SKU ID #325470


(0 reviews)

Price: $29.95


On Order

Email me when item will be available!

In stock items ship within 2 - 3 Business Days

  • Technical Specs
  • Format: DVD
  • Rating: Not Rated
  • Number of Discs: 1
  • Run Time: 222 Minutes
  • Region: 1 Region?
  • Aspect Ratio: Widescreen
  • Language: English
  • Studio: Kino Video
  • DVD Release Date: September 26, 2000
  • Subtitles: Swedish, Finnish
  • Audio:
    ENGLISH: Dolby Digital Mono
  • Color: Black & White
Welsh writer Tyvian Jones (Stanley Baker) seems to have it all, Sixties style -- an international best seller, an apartment in Rome, a gorgeous fiancée in Virna Lisi - but he's bitter anyway. He meets his existential match in ennui in the mod seductress Eve, played by Jeanne Moreau, who was never more cynical or iconic. Decked out in pointy pumps and heavy eyeliner, listening to Billie Holiday on scratchy LPs as she counts the lire and smokes endless packs of cigarettes in strangers' bedrooms, she is the epitome of frayed glamour. An emotional tyrant, Eve's casual maneuvering forces Baker to confront his past - and his weaknesses - as a man and an artist. With the Hakim brothers (the notorious producers of The Long Night, Purple Noon & Belle De Jour) handed Losey a fat contract and a pulp potboiler (by James Hadley Chase), Losey was sure it was his break. After years of tightly budgeted British programmers, he hoped Eva would be his ticket to the glossy world of the international cinema. But while Losey's final cut was hailed by critics as equal to his materpiece The Servant, it was barely released and remains largely unseen after more than 30 years. Losey disowned the producers' version, 15 minutes shorter than his own. Recently released in its entirelty for the first time in the U.S. by Kino International, Losey's original verison of Eva (entitled Eve), which he described as "almost an orgasm," is also included on this DVD. The only surviving print of the longer version is a Swedish/Finnish release print preserved by the British Film Institute. It is through the efforts if the BFI that Kino is able to present this version on DVD, with Swedish and Finnish subtitles and English dialogue.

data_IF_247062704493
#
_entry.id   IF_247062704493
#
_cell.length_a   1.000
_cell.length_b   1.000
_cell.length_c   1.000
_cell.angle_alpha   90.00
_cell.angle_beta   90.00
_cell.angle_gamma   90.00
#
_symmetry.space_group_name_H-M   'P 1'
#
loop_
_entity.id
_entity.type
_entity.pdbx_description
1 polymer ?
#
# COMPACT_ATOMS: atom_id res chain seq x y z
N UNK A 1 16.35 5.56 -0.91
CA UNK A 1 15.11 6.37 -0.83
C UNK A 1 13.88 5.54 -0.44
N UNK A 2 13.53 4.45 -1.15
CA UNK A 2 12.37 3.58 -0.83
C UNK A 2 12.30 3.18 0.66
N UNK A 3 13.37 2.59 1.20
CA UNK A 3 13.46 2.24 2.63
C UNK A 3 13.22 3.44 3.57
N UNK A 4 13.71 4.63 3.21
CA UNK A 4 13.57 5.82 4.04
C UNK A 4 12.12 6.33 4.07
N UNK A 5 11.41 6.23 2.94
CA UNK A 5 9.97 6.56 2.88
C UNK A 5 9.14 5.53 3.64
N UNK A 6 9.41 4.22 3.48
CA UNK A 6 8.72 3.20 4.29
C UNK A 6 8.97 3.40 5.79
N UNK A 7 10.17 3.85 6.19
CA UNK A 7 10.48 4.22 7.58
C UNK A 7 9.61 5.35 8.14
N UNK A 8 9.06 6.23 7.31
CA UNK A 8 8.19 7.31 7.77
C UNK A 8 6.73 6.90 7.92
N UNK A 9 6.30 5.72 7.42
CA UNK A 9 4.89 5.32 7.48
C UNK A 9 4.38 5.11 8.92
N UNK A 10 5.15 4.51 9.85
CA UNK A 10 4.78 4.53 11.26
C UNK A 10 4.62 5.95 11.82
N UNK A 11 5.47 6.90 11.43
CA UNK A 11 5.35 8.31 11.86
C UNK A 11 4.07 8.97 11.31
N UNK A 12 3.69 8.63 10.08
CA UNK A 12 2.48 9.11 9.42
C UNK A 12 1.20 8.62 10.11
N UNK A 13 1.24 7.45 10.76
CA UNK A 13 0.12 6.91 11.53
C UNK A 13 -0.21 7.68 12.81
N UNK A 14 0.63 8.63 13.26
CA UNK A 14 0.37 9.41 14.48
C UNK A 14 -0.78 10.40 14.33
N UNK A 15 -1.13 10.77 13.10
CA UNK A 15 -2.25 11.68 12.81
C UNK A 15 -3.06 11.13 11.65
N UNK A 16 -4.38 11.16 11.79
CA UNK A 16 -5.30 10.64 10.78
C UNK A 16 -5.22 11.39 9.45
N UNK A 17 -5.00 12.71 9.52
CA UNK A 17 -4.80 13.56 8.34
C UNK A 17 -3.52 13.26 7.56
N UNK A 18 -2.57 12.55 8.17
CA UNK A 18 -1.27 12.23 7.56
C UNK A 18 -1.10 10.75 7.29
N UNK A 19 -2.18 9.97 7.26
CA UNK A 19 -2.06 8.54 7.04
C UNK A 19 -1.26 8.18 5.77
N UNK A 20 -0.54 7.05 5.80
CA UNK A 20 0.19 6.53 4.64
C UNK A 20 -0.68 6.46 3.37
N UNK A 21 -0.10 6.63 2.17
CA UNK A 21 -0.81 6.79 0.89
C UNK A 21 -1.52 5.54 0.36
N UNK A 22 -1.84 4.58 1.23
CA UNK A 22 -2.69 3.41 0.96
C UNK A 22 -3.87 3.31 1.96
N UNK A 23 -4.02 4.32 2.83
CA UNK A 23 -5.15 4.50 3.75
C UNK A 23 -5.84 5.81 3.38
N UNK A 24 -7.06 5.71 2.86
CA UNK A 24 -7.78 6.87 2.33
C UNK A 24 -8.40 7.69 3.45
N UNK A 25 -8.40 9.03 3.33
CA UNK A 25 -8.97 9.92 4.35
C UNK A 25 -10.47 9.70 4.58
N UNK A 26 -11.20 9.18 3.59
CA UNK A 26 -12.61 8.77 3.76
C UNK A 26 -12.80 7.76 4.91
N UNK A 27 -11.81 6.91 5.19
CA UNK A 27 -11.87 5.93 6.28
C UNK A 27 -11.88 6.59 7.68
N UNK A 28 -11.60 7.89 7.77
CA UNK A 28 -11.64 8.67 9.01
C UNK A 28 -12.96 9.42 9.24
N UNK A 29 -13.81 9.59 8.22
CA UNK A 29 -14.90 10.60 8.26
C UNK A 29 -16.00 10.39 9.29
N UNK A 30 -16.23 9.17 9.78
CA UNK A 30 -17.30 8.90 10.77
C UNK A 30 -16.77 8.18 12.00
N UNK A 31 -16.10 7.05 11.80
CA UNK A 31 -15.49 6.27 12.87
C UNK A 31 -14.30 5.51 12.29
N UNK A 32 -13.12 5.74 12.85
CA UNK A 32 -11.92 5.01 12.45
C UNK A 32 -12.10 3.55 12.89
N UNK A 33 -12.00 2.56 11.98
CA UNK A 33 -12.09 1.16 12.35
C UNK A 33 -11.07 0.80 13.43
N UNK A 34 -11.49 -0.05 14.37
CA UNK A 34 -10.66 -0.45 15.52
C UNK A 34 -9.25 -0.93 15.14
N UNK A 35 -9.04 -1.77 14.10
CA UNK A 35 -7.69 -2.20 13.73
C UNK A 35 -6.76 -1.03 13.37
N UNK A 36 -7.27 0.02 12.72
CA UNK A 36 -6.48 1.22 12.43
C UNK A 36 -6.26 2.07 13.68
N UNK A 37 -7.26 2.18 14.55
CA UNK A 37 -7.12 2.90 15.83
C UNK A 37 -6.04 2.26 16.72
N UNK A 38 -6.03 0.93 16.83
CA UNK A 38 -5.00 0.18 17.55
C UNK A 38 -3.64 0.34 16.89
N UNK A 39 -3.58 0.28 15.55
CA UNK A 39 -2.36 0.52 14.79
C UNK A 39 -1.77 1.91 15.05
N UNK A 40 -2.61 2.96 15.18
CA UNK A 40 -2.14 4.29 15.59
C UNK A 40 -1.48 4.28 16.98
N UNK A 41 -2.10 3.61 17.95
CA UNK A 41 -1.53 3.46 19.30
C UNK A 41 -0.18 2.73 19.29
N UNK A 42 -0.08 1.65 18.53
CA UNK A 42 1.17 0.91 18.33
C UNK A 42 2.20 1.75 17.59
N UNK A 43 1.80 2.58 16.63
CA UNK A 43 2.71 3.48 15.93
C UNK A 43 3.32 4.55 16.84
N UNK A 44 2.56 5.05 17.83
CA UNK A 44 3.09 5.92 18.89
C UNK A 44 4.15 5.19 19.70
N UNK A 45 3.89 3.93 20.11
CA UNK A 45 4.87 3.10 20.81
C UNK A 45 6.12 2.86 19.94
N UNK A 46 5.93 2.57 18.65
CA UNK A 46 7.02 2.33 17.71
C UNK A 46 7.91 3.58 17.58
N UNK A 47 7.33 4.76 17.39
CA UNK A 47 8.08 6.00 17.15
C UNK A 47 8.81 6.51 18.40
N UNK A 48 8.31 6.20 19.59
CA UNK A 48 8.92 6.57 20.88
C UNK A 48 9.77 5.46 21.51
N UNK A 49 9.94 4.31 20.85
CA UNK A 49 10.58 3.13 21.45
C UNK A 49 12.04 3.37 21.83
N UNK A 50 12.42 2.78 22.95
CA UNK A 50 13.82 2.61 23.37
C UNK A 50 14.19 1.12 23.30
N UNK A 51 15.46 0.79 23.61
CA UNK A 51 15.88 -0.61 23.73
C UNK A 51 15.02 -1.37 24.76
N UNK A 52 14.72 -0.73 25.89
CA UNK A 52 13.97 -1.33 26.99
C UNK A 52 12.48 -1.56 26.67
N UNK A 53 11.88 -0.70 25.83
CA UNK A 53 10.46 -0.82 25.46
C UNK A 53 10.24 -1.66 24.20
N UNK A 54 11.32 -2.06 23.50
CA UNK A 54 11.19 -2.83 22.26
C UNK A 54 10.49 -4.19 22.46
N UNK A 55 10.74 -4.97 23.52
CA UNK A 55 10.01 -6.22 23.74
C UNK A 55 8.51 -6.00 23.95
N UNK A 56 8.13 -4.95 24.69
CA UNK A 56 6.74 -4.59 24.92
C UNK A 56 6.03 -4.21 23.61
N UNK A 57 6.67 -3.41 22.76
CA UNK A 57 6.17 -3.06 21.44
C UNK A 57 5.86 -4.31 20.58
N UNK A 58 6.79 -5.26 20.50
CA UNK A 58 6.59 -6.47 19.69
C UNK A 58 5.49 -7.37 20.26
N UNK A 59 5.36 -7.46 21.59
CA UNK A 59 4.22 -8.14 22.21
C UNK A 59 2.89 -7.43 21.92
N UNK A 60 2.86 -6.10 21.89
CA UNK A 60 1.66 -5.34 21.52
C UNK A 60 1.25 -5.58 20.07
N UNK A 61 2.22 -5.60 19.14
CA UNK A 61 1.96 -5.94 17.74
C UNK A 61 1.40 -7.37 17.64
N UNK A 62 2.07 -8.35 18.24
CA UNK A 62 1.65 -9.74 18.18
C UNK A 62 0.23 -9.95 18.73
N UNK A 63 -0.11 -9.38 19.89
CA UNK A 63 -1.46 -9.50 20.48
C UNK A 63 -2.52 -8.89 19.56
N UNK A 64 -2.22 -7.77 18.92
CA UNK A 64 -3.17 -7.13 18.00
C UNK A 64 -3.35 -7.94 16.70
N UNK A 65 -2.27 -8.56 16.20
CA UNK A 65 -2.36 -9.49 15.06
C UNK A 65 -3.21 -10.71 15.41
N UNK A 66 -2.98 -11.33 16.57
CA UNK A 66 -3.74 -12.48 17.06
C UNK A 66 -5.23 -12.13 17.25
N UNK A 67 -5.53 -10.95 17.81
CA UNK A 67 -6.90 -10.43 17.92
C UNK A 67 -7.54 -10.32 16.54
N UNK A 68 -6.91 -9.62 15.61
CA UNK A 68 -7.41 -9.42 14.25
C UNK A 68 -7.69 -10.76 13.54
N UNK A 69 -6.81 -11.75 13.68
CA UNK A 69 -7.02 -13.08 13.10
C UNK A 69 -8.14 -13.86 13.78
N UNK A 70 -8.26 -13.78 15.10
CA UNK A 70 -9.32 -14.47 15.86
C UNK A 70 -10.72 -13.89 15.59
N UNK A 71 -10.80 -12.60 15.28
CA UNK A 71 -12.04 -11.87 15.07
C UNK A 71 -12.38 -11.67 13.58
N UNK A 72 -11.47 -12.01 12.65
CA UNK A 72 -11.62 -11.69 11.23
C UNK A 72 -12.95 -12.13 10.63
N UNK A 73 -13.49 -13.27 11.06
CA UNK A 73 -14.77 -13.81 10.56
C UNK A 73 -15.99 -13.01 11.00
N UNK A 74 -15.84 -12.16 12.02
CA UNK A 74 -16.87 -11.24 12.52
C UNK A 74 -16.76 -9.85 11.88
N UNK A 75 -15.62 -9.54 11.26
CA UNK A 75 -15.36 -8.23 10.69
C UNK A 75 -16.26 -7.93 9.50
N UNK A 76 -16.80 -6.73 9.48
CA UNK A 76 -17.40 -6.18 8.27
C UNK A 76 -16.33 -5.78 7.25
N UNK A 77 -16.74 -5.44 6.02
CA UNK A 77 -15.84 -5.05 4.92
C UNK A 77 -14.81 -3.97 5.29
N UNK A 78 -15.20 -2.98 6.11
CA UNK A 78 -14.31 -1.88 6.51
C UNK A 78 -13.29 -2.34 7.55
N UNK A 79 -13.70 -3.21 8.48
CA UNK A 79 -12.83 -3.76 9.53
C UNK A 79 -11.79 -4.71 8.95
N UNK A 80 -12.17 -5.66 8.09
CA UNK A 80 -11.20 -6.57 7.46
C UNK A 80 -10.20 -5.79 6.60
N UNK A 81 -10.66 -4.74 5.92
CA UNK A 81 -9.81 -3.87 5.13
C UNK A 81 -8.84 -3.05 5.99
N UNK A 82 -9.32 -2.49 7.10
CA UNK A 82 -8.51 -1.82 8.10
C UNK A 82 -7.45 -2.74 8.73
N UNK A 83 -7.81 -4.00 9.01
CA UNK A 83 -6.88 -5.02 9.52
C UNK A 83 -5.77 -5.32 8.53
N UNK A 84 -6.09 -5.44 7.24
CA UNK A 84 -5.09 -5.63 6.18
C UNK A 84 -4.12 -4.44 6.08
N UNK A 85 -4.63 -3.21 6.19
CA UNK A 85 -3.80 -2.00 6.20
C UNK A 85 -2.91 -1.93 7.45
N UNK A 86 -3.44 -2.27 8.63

Additional Details